In addition to their role in steroid biosynthesis, ERK1/2 is also involved in adrenal cell proliferation and growth (3941). ACTH stimulates adrenal growth in vivo, whereas in vitro ACTH has an inhibitory effect on adrenal cell proliferation. In serum-starved Y1 cells, a short pulse of ACTH produces a mitogenic effect, which is preceded by the rapid activation of ERK1/2 (39). This result is in accordance with the requirement of ERK activation for cell proliferation. However, it is well documented that ACTH-mediated ERK activation is a transient process in Y1 cells. Thus, the early ERK activation could trigger StAR induction, steroidogenesis, and also cell proliferation, while the following decrease in pERK levels could contribute to the inhibition of cell proliferation mediated by prolonged exposure to ACTH.

ERK-Mediated Phosphorylation of StAR Protein

The activation of the MEK1/2–ERK1/2 cascade appears to enhance steroid synthesis; nevertheless, the requirement of MEK1/2 and ERK1/2 cascade for the induction of STAR gene expression is less evident. Although it is well known the regulatory role of PKA on StAR protein activity, also this MEK1/2 and ERK1/2 cascade has been unveiled as a new mechanism of StAR activity modulation.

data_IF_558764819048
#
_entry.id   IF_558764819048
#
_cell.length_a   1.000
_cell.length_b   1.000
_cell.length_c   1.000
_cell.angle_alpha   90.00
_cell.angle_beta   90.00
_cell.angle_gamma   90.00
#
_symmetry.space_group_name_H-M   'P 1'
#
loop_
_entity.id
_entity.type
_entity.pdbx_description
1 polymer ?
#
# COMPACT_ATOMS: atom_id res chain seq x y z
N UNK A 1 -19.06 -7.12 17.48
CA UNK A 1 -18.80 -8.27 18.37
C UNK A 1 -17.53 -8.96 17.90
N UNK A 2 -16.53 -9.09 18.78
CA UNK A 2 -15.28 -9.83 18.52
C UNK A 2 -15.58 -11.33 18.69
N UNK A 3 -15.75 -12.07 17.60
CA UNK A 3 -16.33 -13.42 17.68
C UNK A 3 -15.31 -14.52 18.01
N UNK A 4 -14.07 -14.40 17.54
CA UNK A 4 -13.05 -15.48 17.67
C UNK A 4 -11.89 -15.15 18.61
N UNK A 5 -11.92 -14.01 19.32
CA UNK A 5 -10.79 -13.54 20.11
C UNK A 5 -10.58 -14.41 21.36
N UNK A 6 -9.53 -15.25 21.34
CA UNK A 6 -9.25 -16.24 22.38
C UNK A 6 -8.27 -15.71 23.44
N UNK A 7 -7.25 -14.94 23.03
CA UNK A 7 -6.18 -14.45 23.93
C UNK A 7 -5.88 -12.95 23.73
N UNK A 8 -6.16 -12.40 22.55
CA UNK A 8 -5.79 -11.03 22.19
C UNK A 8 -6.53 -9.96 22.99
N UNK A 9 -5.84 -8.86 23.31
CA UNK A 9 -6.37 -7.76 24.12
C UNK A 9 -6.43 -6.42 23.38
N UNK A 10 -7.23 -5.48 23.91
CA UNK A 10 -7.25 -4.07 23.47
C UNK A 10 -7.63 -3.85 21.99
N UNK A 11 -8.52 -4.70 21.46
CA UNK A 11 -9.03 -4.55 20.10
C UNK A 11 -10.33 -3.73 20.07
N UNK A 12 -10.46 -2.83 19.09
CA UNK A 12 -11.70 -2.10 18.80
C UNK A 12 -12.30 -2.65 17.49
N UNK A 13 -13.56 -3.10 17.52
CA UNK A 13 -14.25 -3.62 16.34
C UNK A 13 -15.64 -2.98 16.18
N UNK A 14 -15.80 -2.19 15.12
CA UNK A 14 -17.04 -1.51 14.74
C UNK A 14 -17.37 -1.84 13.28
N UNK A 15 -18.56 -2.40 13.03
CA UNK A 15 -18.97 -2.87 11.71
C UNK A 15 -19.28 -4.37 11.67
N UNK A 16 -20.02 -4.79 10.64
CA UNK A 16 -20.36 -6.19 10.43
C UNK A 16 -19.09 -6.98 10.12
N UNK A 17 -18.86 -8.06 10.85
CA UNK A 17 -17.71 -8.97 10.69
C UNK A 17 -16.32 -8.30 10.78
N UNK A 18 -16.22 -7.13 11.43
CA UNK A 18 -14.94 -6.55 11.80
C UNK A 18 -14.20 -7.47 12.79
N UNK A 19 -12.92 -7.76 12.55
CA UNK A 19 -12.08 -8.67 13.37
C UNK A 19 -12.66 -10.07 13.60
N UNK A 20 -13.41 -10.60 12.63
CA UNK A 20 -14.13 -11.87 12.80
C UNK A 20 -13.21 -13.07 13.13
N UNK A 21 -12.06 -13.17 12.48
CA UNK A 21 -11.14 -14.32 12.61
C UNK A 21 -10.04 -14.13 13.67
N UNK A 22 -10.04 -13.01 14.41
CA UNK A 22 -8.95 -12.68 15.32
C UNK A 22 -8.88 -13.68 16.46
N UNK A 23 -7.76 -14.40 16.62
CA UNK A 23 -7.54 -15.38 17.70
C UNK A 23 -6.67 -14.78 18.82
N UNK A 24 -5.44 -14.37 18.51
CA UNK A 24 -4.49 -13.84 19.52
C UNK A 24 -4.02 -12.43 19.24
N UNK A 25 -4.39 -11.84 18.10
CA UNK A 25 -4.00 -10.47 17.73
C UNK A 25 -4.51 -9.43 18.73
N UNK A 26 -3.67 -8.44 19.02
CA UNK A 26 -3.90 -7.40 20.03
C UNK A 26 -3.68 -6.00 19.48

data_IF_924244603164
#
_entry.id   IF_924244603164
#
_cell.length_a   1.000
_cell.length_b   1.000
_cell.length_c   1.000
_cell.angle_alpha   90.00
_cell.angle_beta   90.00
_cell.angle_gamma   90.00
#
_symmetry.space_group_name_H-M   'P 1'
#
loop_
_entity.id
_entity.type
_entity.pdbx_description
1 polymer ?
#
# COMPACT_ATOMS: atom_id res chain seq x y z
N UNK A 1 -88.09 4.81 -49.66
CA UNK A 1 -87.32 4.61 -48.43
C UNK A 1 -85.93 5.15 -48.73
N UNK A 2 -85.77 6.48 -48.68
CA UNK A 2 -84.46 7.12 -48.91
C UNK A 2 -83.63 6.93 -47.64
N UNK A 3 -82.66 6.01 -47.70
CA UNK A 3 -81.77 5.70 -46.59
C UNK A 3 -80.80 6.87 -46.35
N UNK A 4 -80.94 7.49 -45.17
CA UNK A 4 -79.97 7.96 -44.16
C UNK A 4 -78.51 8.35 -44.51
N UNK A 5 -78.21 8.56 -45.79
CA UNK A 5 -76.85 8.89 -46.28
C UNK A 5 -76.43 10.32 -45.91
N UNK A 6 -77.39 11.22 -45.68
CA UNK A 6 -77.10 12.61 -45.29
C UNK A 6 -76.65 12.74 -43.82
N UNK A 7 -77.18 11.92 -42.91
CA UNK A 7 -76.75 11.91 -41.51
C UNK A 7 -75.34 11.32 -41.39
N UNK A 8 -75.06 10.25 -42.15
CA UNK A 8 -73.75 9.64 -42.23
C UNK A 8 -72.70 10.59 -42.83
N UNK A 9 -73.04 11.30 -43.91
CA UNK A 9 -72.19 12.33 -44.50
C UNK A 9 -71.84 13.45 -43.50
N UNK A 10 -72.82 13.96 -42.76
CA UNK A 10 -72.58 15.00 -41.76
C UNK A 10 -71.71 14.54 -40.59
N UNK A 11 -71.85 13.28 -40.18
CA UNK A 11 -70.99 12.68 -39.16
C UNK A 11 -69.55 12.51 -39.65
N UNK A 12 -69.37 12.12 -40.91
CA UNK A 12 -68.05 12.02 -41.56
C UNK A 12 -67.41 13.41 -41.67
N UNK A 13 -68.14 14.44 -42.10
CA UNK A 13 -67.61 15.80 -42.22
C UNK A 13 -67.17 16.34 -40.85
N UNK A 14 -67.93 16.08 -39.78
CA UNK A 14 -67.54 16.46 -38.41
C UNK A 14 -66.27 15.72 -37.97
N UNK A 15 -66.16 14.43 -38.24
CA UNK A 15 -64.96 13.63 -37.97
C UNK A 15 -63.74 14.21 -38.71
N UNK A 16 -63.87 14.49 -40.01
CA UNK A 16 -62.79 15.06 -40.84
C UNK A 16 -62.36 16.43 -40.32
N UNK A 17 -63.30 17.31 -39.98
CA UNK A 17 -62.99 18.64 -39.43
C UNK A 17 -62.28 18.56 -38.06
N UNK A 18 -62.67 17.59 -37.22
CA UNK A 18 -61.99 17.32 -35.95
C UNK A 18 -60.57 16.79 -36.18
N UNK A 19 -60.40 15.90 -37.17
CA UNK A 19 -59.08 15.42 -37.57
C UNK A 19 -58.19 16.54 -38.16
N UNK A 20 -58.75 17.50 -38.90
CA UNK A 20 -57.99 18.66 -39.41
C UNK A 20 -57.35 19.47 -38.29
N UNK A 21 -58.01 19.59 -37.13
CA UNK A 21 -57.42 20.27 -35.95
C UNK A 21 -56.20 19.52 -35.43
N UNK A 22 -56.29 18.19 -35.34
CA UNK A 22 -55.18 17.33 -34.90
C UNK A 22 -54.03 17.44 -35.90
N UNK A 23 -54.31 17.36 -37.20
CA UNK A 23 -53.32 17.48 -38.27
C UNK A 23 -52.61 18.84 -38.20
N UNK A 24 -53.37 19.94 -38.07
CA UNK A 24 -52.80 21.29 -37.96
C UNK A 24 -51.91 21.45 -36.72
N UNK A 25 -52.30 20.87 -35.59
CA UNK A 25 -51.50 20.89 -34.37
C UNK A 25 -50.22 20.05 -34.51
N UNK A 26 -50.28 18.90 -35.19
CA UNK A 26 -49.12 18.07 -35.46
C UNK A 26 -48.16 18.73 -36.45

Our group has reported the role of MEK1/2–ERK1/2 cascade in the hCG/LH stimulation of StAR protein activity and steroidogenesis (42). In line with reports by Manna et al. and Martinelle et al. (25, 34), our work has shown that PKA acts upstream the stimulation of MEK and ERK activities. The inhibition of MEK1/2 on stimulated progesterone synthesis is not mediated by inhibition of PKA, as this enzyme activity is not altered in the presence of both inhibitors, U0126 and PD98095 (42).

Using a different strategy to study the role of active ERK1/2 in steroidogenesis, the overexpression of a WT form of ERK2 in MA-10 Leydig cells was performed. We observed an increase in steroid production stimulated by submaximal concentration of cAMP (42). Furthermore, an inactive form of ERK2, the H230R variant, which fails to interact with MEK1, but retains the ability to interact with MEK2 in a weakened fashion, does not produce the effect of WT ERK2 (42).

In short, both kinases, PKC and PKA, are capable of phosphorylating ERK1/2 through MEK1/2 activation (25, 32). ERK1/2 activity is involved in STAR gene expression induced by PKC or PKA activation, while a relevant role in StAR protein phosphorylation is attributed to PKA signaling pathway (25).

In summary, it is recognized that the ERK1/2 signaling cascade involved in regulating StAR expression and steroid synthesis is mediated by multiple factors and pathways, and is stimulus-specific.